Self-directed Support Implementation Study 2018: report 1

Presents a change map for SDS and accompanying narrative.

1. Introduction

In November 2017, the Scottish Government commissioned a consortium of Blake Stevenson Ltd, Rocket Science and the York Health Economics Consortium (YHEC) to conduct research which will contribute to the ongoing national monitoring and evaluation of self-directed support (SDS).

The main aims of the study were to assess and analyse the existing evidence base, to produce a refreshed set of key research questions for the ongoing monitoring and evaluation of self-directed support, and to carry out studies on two specific themes.

The study addressed three interconnected elements:

  • A: an evaluability assessment of self-directed support;
  • B: research on the economics/resource implications of self-directed support; and,
  • C: research on Option 2 in practice.

For A, the Evaluability Assessment (EA), there were several components and building an SDS Change Map for the effective delivery of self-directed support, which captures specific outcomes from a range of stakeholders, is a key part of understanding and confirming what self-directed support was intended to achieve.

Three reports[1] have been produced to detail the methodology and findings of the research, as well as a report which summarises the study's findings:

Report 1: The SDS Change Map (this report);

Report 2: Evidence Assessment for Self-directed Support;

Report 3: Self-directed Support Case Studies

Report 4: Summary of Study Findings and Implications.

A small Research Advisory Group (RAG) oversaw the study.

Theory of Change (ToC) workshops

In December 2017, 37 people from local authorities, providers, carer organisations, national bodies and disabled people's organisations were invited to participate in the ToC element of the study.

Two workshops were held in January and February 2018. The first one, in Glasgow, was with participants in a strategic role and the second one, held in Edinburgh was aimed at those in operational roles. The workshop discussions considered the existing evidence and data collection and then identified a series of key changes that were required for the effective delivery of self-directed support. The first workshop created a draft SDS Change Map which was refined by participants in the second workshop. Across the two workshops, there were 27 participants.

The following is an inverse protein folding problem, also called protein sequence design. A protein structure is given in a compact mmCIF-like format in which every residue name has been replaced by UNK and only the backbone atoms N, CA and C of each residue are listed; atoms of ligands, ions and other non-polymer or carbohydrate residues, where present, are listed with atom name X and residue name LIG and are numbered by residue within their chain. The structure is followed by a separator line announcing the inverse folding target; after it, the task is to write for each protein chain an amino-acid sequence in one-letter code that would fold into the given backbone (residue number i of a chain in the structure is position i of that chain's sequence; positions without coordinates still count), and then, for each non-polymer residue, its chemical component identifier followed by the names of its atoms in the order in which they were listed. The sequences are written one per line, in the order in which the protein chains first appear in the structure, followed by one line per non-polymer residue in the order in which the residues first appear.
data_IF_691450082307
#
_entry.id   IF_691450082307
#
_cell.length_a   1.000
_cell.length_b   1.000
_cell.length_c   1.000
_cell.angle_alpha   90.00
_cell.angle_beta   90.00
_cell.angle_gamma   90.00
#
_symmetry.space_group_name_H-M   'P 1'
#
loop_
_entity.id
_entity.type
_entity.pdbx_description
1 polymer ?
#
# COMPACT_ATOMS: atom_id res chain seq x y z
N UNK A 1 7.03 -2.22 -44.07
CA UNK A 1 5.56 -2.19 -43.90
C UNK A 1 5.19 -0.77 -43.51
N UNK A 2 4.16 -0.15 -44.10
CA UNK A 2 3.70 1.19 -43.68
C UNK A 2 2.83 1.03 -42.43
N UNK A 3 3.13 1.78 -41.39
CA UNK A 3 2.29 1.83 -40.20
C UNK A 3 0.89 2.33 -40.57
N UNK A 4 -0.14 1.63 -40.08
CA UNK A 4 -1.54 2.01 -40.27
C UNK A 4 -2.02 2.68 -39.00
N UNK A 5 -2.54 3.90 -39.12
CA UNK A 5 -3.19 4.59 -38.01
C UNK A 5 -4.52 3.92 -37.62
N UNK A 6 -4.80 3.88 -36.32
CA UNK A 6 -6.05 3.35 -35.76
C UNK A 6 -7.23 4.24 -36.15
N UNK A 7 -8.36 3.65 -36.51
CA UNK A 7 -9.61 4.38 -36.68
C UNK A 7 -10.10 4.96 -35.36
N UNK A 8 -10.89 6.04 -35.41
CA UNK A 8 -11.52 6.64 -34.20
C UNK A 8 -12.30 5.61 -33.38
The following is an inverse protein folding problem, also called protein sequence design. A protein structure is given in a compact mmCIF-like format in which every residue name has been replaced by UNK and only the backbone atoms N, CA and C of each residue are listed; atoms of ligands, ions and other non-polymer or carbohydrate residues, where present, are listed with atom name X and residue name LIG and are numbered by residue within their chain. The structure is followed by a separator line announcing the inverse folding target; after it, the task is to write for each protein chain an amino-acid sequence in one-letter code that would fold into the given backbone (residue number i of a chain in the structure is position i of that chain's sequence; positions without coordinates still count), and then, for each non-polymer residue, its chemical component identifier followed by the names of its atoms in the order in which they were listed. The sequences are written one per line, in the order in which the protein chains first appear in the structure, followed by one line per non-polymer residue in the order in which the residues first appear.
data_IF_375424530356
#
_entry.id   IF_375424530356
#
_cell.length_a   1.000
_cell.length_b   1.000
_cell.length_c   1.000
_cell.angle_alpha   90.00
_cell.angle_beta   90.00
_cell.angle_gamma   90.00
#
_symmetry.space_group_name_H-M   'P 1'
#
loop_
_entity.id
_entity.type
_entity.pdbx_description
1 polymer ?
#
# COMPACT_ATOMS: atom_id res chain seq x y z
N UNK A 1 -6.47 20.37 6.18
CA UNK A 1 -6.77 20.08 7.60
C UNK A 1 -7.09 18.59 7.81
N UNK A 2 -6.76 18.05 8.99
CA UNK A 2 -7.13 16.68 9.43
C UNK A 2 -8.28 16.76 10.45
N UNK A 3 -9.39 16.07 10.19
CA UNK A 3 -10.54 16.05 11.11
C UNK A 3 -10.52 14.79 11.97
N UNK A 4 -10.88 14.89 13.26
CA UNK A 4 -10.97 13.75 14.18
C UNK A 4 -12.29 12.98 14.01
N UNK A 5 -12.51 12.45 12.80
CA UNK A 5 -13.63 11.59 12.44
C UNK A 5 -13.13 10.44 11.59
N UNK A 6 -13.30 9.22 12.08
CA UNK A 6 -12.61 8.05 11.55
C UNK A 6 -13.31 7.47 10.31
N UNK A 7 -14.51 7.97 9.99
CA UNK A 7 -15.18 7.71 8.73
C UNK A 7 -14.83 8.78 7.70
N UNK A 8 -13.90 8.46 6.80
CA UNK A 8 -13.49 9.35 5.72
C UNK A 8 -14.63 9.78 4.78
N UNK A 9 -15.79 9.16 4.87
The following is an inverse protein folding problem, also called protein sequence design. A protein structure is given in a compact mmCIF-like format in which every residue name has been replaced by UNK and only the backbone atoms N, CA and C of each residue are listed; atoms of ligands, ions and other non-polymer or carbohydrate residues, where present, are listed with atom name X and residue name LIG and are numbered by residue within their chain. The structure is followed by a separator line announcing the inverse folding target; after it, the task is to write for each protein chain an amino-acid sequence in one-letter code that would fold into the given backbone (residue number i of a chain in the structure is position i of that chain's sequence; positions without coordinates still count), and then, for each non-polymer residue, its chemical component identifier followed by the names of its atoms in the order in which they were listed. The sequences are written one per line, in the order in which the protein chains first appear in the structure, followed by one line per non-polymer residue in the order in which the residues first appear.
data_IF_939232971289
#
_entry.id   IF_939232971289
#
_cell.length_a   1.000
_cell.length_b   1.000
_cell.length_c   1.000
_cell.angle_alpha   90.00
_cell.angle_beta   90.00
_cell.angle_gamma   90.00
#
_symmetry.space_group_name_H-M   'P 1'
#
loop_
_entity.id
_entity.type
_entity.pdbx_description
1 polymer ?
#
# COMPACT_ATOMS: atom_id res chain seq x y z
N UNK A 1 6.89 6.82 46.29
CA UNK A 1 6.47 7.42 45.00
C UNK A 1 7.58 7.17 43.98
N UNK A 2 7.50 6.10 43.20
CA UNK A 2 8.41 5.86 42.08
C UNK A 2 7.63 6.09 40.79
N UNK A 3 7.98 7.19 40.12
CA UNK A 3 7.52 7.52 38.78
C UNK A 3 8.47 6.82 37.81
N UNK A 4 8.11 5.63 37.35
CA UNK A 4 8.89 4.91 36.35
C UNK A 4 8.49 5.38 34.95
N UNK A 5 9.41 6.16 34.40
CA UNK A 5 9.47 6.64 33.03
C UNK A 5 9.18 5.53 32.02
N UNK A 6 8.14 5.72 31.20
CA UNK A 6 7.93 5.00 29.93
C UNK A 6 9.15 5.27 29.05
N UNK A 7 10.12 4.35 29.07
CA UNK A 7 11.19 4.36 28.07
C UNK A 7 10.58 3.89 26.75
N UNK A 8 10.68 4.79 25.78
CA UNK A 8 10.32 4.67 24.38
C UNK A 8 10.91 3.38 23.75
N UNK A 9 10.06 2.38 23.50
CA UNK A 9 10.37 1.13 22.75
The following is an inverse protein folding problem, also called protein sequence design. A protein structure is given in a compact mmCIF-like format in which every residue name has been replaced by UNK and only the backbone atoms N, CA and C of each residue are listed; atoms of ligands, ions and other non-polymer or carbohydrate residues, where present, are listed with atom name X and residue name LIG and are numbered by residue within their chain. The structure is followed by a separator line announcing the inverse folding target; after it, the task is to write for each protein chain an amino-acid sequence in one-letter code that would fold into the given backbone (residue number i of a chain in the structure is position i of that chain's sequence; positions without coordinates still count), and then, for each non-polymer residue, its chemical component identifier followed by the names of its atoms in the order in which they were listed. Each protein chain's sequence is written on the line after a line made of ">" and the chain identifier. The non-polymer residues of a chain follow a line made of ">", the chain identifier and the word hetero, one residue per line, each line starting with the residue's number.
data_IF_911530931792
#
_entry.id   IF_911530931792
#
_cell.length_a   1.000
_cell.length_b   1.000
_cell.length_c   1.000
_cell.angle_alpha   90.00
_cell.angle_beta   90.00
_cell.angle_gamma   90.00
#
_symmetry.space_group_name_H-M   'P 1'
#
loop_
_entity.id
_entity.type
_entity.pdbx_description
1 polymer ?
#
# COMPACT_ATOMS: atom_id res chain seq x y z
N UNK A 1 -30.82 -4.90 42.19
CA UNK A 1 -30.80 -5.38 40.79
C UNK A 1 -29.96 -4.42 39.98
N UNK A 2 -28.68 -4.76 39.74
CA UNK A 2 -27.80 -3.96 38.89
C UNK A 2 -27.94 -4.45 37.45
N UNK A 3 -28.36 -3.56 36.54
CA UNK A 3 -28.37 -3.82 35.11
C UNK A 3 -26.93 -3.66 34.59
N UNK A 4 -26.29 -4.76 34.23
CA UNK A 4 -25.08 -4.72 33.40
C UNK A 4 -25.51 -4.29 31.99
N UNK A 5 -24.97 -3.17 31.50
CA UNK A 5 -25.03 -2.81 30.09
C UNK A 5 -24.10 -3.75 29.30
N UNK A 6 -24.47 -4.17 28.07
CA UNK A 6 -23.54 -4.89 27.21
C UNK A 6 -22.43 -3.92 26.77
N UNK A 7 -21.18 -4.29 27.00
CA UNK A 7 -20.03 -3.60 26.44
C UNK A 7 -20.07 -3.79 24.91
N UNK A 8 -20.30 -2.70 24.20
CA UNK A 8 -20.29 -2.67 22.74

Creating the SDS Change Map and narrative

The draft SDS Change Map and narrative were refined and finalised through further discussions with the RAG members who represented a wide range of stakeholders. These include policymakers and researchers within Scottish Government, COSLA, the Care Inspectorate, SDS Scotland, Coalition of Care and Support Providers in Scotland, Social Work Scotland, NHS Education Scotland, Scottish Care and West Lothian Council. In providing guidance and support to the work, the RAG members drew on their experience and knowledge of the health and social care landscape.

As a result the production of the final map and narrative reflected the developments in policy which include the national Health and Social Care Standards[2], in use since April 2018, that detail what to expect when using health, social care or social work services in Scotland and are underpinned by a set of core principles. The SDS Change Map complements and reinforces the outcomes and statements set out in these standards.

Figure 1: SDS Change Map

Figure 1: SDS Change Map



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